If you're suffering from a toothache, we feel for you. Rest assured, you're far from alone. According to the CDC, over 40% of adults felt pain in their mouths within the last year. But even with pain, how can you know when you need to have a tooth pulled?
In the past, it was common for people to have any tooth that was giving them pain extracted. Now, we're a lot more careful and try to preserve our natural teeth whenever possible. But sometimes, the game's up, and it's time to pull a tooth and investigate restorations instead.
But when should you pull a tooth, and when can you save it? Let's explore the answer together.
When Does a Tooth Need to Be Pulled?
If you're suffering from severe tooth pain or teeth sensitivity, there's a large possibility you have a cavity. Also called caries, they're holes created in the teeth by acids in the mouth. A cavity causes a tooth to decay and becomes serious when it enters the tooth's pulp.
An infection in your tooth, also called an abscess, can become a serious medical issue. It can spread to the surrounding tissues and other teeth. In severe cases, this can lead to a life-threatening condition called sepsis.
Your dentist will first drain the abscess and thoroughly clean the cavity. You may need a course of antibiotics to clear the infection.
If the infection clears up and the damage is not too extensive, your dentist may recommend a root canal treatment, a more comprehensive method of filling a cavity that also fills the root canal. After this, you'll need a dental crown to replace the tooth's damaged part.
But you may need to have the tooth pulled if the infection is too extensive or you're at higher risk because of other medical conditions.
Extracting the tooth may seem drastic. But it's more important to safeguard your oral health and remove the tooth when there's a medical need.
Under normal circumstances, our teeth emerge through the gum and take their position alongside the rest of our teeth. But sometimes, a tooth fails to emerge and becomes impacted, trapped in the gum.
You may feel pain in the impacted tooth when you chew, and the surrounding gum may become sore and inflamed. The tooth also becomes prone to decay because it may be hard to clean.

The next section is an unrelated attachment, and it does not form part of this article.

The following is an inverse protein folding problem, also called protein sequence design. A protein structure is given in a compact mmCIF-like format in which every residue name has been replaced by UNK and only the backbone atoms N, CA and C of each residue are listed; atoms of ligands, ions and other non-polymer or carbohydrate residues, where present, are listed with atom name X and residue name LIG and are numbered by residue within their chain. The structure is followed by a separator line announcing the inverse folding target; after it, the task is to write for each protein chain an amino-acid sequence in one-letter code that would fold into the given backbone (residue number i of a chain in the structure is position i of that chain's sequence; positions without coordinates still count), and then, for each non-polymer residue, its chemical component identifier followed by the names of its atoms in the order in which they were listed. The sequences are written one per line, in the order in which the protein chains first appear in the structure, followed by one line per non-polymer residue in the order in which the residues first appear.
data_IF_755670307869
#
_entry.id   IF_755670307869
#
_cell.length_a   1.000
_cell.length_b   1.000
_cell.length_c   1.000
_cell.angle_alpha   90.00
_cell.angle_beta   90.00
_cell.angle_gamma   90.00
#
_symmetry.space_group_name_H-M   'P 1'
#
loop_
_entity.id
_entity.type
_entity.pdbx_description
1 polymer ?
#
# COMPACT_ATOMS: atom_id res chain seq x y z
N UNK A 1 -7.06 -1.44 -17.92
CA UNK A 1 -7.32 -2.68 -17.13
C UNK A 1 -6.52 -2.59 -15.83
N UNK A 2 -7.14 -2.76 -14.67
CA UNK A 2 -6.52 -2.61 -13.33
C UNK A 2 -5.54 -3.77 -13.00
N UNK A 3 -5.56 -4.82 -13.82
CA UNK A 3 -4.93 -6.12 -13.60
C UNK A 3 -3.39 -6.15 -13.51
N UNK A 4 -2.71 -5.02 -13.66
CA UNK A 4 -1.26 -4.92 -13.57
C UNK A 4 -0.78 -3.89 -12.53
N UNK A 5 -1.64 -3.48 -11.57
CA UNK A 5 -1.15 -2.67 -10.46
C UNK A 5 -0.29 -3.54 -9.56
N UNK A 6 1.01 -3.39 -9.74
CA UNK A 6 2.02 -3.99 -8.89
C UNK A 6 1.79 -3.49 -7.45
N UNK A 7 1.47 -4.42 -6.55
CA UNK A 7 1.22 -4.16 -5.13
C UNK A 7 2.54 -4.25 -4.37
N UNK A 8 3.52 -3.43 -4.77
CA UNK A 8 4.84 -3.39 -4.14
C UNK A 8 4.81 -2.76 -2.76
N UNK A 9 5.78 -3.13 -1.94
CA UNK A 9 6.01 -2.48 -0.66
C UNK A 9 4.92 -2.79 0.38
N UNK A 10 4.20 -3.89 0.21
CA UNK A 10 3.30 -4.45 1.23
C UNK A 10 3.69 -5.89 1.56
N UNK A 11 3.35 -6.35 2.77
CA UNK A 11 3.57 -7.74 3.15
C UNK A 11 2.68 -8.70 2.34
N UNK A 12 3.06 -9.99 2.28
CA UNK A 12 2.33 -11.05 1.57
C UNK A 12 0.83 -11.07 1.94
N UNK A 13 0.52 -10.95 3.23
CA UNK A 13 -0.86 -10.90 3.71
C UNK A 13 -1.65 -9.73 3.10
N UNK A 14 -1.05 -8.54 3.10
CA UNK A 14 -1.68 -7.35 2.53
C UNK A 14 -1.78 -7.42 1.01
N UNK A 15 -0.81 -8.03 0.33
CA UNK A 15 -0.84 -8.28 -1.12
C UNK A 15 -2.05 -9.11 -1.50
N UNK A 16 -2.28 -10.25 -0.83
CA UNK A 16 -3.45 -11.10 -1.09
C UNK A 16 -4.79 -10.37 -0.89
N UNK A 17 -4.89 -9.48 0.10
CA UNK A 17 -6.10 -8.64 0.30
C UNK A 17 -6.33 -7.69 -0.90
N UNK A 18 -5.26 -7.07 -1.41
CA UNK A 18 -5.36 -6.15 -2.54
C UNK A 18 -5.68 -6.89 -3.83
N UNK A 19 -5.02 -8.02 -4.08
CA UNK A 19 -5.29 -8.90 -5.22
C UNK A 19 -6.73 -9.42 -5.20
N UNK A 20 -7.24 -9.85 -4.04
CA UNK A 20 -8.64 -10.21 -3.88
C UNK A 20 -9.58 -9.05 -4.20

You're most likely to have an impaction in your wisdom teeth. They can also start to pressure adjacent teeth and cause gum disease. Your dentist may recommend extracting your wisdom teeth if they're starting to cause you problems.
In some patients, there is not enough space in the jaw for all the teeth trying to emerge, leading to overcrowding, with teeth jostling for space. Overcrowding causes bite and aesthetic issues and can make it hard for you to keep your teeth clean.
Your dentist may recommend extracting one or more teeth before starting a straightening treatment to make room for the rest of your teeth to assume healthier positions.
Teeth can become damaged through accidents or extensive decay. A tooth cracked or broken in an accident is also more prone to infection. Your dentist may recommend pulling a tooth if the damage is too extensive to fix with a root canal filling and dental crown.
Severe Gum Disease
You risk losing your teeth when gum disease progresses from its milder form of gingivitis to the more severe periodontitis.
Pockets can open between the gums and the teeth when your gums have inflammation for a long time. When these pockets fill with bacteria, they can start to eat away at the teeth and the soft tissues. Your dentist may have no choice but to extract one or more of your teeth if the condition persists without treatment.
How the Tooth Extraction Process Works
Your dentist will talk you through the process, including explaining which form of anesthesia is best for your situation.
Your dentist will take x-rays before starting the procedure. They may need to open the gum if you have an impacted tooth, or they may break the tooth into several pieces to make the extraction easier, as teeth can be difficult to remove.
Arrange for someone to drive you home afterward and follow your dentist's aftercare instructions.
Restorations to Fill the Gap
Tooth extraction does not mean you will have a gap in your teeth forever.
Bridges are a common way to fill the gap. Your dentist will attach crowns to the teeth on either side, bridging the gap left by the missing tooth.
Dental implants are the most comprehensive solution.
A dental implant involves implanting a titanium post in the jawbone in place of the tooth's root, forming firm support for a dental crown. Dental implants feel more natural than other restorations and can last a lifetime with good care.
Prevention Is Better Than Pulling
While extraction can relieve dental pain, it creates other problems. Many of the conditions discussed above are preventable. Practicing preventative dental care is the safest way to keep issues from developing.
The Importance of Brushing and Flossing
We know you've heard it a thousand times before. But the best form of preventative dental care is still to brush your teeth twice a day and floss at least once a day.
Dental problems can develop quickly. A dental check-up every six months allows your dentist to spot and treat minor issues before they become more serious. They're also a great chance to get reminders about caring for your teeth.
Don't Suffer in Silence. Visit Arkansas Family Dental
Are you ready to visit the dentist now that you know when you should have a tooth pulled?
Don't let tooth pain get you down and do more damage. The sooner you get treatment, the better your chances of saving your tooth.
Click here to learn more about the importance of teeth cleaning, and schedule your visit to our Little Rock office today!